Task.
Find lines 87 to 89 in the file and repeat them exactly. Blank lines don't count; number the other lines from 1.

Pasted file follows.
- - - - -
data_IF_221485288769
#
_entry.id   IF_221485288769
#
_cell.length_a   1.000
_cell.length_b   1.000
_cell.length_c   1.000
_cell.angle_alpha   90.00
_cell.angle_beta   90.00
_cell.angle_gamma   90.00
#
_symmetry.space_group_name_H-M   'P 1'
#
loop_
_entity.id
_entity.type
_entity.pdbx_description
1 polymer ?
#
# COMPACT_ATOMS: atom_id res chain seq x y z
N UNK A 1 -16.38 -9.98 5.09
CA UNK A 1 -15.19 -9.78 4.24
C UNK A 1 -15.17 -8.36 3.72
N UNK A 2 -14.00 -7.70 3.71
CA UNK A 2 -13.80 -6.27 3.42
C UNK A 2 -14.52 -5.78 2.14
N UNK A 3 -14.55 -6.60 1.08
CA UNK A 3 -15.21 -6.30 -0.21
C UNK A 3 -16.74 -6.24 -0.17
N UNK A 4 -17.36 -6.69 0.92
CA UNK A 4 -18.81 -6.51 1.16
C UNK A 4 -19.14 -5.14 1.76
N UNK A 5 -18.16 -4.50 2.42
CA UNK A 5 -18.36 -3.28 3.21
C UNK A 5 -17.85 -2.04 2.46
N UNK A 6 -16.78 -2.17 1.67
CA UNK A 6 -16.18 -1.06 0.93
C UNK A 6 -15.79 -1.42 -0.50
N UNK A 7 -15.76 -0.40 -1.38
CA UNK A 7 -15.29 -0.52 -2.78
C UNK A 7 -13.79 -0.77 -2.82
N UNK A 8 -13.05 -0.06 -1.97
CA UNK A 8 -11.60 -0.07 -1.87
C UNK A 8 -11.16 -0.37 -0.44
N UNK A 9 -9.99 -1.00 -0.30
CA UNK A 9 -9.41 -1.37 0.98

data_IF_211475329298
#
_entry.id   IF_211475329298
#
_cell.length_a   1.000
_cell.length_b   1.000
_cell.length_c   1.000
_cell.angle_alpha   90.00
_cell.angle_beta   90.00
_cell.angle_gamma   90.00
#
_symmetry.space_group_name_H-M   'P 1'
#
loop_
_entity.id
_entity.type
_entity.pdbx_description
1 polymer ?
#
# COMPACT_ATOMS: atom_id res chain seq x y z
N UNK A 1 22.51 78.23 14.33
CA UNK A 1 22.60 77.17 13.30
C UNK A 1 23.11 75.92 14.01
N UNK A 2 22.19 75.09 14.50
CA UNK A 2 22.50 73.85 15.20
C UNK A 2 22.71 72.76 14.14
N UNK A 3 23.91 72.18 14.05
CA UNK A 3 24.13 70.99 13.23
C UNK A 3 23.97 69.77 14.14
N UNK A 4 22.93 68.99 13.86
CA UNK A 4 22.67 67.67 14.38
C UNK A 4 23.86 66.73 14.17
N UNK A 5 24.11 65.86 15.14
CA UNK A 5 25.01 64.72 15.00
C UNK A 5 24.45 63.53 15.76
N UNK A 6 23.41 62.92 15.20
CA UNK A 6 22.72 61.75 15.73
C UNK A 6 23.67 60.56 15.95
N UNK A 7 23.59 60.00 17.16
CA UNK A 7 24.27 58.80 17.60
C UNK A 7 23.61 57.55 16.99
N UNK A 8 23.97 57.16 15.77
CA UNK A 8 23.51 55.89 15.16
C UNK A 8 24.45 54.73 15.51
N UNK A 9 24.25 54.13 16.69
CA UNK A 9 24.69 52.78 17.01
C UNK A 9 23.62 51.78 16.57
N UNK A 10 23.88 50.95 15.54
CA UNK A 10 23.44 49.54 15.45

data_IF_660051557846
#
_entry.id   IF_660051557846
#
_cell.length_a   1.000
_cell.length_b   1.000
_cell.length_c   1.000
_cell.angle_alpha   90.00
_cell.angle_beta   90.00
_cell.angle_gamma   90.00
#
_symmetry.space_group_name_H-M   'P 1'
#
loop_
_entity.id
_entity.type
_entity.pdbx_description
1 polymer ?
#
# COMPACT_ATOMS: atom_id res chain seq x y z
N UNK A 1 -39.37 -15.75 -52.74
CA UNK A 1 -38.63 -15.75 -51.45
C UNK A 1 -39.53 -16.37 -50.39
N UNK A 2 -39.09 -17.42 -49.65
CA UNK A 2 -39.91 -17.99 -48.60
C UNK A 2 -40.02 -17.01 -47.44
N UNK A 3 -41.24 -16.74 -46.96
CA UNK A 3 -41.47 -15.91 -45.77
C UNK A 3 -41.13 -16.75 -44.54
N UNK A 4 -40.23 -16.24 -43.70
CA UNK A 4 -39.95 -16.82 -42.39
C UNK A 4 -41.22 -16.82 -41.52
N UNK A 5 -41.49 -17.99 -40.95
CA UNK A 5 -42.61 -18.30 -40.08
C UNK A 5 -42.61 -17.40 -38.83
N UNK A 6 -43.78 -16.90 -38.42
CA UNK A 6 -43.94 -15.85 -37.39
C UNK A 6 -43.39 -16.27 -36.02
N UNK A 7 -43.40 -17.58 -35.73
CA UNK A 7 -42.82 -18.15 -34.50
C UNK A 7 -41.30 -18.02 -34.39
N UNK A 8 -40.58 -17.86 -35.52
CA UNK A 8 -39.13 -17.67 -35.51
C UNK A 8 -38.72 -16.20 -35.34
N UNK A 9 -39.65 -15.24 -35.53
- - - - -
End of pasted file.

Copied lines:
C UNK A 7 23.61 57.55 16.99
N UNK A 8 23.97 57.16 15.77
CA UNK A 8 23.51 55.89 15.16